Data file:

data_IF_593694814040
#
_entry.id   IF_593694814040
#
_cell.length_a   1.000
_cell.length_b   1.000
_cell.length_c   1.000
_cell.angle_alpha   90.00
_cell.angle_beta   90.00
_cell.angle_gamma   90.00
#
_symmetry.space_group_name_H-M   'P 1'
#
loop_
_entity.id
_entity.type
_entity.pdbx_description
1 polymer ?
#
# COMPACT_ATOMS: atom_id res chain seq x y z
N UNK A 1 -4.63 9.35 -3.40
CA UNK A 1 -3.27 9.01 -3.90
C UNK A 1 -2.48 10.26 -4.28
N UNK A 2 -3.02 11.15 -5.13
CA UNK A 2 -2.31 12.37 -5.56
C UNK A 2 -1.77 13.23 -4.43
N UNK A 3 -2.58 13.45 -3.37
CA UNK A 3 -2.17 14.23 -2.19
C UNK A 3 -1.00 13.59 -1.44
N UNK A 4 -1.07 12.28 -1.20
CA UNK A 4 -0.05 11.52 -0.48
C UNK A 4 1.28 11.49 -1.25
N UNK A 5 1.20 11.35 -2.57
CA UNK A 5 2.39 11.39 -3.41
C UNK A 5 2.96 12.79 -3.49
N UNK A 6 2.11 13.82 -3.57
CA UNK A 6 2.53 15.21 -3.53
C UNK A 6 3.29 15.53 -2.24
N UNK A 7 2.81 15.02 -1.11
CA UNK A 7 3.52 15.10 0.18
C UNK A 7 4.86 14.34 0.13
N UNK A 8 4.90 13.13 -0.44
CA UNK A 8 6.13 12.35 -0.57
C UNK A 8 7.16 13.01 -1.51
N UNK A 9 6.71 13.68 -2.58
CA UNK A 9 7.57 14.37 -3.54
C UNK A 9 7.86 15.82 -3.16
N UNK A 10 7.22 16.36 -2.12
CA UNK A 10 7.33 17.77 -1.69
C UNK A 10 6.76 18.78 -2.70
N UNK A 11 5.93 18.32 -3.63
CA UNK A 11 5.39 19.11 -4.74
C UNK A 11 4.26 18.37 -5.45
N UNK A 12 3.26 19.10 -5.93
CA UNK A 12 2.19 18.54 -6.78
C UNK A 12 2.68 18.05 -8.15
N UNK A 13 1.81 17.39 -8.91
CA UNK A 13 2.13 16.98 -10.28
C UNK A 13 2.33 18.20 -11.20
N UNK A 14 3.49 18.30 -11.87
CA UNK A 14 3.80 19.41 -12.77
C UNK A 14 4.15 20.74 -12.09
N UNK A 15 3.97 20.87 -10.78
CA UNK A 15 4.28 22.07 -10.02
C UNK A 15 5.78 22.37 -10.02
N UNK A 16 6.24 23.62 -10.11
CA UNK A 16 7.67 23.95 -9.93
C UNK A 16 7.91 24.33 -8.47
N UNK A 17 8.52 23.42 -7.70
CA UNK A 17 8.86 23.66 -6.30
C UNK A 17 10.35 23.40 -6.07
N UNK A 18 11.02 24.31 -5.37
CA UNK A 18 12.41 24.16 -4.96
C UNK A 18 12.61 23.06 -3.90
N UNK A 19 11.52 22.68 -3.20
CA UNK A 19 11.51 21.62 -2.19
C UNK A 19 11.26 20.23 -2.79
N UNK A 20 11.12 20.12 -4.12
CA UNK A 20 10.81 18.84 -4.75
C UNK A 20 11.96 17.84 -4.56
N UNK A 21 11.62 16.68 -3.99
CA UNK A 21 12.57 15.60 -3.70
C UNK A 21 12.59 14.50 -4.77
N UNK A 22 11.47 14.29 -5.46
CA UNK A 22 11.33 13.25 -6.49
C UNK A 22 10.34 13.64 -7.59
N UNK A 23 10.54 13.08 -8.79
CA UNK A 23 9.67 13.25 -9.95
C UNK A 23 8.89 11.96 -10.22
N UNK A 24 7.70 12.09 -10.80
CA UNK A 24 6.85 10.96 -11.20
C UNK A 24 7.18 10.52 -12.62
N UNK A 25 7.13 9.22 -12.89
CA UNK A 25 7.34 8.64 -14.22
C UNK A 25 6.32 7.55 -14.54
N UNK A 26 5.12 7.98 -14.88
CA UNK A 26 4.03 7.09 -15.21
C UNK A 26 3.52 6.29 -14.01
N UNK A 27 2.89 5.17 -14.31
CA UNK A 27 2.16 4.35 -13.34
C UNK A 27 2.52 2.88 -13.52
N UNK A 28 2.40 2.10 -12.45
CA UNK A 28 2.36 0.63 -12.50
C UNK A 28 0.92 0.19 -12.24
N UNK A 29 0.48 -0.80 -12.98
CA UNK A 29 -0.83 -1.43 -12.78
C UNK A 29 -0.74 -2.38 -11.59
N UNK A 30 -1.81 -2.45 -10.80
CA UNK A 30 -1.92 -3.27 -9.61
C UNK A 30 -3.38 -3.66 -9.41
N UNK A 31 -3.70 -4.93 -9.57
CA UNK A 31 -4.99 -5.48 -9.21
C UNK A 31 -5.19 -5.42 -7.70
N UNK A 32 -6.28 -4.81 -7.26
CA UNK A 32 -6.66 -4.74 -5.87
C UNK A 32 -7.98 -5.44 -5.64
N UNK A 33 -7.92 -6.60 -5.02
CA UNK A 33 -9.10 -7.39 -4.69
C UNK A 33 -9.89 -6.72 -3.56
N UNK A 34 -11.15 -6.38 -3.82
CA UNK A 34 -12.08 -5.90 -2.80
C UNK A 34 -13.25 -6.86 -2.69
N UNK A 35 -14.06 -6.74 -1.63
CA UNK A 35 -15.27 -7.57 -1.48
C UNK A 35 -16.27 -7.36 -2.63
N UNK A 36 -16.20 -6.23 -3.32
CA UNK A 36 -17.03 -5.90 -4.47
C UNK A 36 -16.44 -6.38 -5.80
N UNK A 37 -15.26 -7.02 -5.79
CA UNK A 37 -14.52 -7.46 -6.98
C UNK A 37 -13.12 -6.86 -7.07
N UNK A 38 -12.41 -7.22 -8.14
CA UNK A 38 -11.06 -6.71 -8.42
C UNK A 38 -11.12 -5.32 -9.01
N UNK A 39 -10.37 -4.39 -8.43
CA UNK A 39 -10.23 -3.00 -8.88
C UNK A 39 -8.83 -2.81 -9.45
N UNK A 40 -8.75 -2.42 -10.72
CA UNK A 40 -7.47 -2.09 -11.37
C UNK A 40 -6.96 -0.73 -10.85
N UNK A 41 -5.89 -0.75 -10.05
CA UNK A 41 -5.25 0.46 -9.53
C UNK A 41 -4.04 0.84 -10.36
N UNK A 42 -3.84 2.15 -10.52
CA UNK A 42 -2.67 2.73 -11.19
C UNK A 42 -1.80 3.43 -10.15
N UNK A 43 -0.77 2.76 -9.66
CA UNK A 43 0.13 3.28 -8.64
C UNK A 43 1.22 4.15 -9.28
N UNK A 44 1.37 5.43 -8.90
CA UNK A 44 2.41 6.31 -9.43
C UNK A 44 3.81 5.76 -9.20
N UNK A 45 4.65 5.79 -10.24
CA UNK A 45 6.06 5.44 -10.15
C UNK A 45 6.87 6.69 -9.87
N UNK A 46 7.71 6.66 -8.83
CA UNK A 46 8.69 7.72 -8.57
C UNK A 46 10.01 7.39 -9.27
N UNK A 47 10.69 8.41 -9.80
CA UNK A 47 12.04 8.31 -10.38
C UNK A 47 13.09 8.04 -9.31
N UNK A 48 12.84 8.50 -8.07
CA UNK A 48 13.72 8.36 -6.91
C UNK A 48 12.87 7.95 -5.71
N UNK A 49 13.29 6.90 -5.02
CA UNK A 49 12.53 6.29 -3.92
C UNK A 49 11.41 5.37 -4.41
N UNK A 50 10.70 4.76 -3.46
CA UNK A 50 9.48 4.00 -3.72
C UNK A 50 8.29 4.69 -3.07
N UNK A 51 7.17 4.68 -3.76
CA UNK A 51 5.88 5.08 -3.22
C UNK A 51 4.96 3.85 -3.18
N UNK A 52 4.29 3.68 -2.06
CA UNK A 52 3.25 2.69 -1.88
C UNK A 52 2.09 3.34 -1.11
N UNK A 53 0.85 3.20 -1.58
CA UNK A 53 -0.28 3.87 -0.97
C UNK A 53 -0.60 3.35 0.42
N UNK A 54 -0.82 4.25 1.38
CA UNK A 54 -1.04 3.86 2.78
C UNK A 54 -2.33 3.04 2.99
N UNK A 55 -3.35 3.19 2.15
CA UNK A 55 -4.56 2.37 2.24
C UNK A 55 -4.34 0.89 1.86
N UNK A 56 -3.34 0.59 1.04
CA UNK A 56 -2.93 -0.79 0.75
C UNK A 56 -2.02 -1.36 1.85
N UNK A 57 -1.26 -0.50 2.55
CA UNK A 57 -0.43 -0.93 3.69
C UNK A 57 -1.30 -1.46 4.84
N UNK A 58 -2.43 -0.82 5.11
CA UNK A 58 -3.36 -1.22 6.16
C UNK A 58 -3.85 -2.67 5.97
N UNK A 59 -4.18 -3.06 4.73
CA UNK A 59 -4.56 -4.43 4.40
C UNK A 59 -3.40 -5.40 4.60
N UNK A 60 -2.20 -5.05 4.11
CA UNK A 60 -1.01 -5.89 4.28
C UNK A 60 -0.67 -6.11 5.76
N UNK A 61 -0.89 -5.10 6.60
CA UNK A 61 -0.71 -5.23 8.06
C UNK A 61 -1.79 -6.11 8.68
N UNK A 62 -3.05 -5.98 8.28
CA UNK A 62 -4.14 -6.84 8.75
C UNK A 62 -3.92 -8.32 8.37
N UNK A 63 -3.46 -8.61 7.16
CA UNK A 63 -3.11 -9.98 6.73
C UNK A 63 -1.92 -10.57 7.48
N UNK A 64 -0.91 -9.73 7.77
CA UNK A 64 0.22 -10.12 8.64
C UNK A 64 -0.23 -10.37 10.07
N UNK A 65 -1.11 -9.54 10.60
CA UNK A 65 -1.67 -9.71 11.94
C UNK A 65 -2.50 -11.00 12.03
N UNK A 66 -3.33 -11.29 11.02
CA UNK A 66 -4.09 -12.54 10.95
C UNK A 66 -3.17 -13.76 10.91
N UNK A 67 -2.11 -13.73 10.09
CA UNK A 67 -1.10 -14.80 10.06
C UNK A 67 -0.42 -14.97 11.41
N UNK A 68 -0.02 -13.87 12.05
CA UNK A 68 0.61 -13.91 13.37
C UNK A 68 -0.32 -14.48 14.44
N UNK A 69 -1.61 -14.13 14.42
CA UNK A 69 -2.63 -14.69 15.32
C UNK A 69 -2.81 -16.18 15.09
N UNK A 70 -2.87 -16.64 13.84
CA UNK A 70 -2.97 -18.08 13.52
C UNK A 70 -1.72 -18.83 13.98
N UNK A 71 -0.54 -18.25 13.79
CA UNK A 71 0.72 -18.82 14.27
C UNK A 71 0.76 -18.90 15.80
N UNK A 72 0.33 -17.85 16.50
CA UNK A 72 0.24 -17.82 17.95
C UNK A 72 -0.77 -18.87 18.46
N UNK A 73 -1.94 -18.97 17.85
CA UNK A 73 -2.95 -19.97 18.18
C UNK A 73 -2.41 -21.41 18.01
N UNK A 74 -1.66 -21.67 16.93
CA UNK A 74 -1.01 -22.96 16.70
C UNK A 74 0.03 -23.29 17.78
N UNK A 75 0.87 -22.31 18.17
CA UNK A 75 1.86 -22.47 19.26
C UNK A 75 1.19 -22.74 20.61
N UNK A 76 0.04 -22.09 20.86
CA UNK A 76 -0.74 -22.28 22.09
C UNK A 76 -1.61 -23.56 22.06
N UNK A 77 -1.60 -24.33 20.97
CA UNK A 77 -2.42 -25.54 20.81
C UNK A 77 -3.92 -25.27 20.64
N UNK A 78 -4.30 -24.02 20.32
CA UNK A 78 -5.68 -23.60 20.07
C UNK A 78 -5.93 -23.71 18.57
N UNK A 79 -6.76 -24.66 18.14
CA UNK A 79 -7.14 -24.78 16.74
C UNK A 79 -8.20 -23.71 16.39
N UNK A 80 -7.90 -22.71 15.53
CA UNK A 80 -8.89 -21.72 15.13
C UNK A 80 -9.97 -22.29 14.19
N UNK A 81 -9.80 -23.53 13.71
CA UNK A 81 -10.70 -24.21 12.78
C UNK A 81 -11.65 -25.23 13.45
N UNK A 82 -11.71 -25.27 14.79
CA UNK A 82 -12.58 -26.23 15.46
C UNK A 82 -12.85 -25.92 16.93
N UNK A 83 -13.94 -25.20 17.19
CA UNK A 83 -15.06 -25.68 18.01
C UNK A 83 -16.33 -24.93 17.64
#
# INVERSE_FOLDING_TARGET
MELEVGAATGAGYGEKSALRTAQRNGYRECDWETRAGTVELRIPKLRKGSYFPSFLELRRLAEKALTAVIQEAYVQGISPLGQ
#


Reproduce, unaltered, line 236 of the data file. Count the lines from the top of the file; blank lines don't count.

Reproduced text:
C UNK A 72 -0.77 -18.87 18.46